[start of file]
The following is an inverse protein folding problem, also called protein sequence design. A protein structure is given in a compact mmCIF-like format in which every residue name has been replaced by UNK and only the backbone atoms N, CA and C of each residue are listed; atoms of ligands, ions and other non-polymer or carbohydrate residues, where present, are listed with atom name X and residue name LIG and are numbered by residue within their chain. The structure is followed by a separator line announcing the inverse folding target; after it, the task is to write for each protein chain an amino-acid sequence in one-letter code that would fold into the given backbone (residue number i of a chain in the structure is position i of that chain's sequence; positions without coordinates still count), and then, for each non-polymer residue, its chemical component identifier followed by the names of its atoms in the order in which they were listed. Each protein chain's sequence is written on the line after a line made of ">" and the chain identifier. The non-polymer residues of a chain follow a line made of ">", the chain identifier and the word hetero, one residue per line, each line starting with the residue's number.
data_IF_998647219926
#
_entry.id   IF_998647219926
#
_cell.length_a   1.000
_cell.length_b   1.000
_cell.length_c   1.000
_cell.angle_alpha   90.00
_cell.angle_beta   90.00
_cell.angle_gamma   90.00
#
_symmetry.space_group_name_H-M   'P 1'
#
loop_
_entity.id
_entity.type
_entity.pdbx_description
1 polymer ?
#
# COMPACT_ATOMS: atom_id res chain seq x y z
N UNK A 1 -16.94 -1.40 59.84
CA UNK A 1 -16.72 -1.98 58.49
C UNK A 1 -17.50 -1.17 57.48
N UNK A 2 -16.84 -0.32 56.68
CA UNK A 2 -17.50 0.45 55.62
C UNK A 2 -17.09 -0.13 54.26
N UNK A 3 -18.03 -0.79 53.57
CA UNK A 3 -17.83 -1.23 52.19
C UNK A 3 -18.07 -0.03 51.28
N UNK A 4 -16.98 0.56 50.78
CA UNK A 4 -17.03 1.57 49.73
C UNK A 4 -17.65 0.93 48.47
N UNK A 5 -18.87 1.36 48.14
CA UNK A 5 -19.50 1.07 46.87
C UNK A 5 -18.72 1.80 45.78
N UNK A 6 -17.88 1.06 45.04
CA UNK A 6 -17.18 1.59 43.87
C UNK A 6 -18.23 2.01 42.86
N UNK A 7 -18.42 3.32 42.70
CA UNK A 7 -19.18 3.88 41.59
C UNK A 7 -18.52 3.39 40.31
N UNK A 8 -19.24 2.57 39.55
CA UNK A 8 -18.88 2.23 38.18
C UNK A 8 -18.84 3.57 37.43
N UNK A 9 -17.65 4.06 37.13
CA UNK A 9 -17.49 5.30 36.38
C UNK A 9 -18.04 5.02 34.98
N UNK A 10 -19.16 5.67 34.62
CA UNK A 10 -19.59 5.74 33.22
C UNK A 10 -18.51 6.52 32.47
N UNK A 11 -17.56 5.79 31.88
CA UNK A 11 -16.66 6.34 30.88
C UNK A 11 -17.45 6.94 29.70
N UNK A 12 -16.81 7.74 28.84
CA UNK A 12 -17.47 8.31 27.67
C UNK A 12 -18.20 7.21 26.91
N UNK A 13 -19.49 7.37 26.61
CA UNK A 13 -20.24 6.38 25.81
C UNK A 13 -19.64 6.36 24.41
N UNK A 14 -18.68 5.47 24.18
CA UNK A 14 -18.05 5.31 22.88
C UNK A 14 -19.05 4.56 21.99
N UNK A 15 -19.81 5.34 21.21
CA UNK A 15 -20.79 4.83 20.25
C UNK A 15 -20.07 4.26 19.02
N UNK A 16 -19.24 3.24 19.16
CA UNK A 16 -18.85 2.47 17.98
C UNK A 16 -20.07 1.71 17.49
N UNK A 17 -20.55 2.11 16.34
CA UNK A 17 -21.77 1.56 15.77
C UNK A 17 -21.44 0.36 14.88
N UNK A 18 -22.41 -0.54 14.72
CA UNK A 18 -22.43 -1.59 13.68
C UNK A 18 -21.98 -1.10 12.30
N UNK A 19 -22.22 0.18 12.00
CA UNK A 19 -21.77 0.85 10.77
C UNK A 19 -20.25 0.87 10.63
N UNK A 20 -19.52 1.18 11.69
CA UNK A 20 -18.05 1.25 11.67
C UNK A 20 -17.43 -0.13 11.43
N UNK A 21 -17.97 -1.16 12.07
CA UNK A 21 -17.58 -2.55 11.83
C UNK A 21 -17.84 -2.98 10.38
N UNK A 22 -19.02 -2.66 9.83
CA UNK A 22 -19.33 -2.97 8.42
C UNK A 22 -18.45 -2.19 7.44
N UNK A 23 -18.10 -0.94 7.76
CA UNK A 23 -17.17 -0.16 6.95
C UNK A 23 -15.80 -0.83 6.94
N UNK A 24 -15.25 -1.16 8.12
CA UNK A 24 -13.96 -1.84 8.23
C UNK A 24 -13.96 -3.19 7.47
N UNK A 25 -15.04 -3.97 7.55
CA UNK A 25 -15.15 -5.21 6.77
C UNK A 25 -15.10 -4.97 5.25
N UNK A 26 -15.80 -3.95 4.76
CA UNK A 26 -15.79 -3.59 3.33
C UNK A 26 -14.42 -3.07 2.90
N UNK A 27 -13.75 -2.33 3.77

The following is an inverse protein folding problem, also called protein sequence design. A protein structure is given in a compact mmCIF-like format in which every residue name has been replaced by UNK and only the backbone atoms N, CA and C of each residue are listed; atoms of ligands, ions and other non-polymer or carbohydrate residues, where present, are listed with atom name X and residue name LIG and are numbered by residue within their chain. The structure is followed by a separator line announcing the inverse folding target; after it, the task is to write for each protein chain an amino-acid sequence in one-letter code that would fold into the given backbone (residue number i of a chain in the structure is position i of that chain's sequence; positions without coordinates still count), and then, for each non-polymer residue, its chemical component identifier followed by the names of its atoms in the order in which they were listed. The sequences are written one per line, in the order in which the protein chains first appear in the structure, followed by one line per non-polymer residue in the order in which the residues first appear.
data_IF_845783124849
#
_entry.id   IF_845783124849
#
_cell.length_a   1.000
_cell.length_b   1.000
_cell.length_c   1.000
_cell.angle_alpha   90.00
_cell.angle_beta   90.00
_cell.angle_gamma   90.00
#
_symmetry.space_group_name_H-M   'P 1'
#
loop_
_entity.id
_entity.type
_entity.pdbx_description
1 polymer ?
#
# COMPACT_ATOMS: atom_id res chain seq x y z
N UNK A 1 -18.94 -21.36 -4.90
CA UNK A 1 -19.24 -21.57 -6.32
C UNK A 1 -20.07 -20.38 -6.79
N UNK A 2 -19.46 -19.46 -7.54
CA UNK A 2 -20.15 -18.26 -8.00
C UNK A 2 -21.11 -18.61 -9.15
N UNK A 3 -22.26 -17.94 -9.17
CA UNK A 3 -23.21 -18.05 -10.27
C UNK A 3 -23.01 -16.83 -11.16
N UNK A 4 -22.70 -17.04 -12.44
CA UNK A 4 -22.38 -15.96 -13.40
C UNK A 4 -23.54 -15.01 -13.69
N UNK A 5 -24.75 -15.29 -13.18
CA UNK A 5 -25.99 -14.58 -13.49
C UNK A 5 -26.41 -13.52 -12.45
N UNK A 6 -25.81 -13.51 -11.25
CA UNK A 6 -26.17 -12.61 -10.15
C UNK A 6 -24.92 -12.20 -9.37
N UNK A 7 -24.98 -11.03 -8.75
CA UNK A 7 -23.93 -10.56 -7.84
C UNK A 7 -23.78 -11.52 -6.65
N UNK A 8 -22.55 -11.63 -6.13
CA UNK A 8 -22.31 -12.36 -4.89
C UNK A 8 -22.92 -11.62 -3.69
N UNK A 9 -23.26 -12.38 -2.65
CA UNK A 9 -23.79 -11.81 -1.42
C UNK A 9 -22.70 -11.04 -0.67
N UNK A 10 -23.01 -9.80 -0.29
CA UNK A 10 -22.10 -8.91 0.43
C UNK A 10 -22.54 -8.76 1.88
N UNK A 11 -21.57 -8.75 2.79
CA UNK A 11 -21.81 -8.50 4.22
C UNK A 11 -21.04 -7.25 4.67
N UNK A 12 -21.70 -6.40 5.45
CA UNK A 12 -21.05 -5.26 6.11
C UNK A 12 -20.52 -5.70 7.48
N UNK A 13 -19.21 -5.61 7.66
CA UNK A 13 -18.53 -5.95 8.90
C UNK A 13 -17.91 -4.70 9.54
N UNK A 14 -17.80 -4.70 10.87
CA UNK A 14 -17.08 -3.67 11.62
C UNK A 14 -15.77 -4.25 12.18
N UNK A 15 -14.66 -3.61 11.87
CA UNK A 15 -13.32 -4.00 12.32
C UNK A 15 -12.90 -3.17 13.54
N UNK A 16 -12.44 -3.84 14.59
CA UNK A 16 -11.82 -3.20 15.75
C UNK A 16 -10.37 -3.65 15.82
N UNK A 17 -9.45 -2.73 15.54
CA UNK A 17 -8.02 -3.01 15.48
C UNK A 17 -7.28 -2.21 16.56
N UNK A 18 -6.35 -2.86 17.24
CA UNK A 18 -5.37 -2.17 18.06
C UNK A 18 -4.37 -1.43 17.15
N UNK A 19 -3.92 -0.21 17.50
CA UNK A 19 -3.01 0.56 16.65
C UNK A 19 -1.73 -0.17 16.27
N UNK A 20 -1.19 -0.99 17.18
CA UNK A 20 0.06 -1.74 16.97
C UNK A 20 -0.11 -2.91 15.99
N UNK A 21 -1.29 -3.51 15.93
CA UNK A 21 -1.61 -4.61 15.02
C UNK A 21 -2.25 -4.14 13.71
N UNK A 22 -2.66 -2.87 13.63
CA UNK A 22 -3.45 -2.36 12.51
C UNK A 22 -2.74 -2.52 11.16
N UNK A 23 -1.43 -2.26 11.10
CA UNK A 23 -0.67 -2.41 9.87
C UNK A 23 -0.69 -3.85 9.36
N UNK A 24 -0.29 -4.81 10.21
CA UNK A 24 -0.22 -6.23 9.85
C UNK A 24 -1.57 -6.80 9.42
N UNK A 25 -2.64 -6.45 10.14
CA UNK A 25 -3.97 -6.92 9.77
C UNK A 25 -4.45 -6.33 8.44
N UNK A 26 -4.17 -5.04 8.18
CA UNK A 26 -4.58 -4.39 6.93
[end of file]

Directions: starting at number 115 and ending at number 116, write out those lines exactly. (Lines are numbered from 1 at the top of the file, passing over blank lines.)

loop_
_entity.id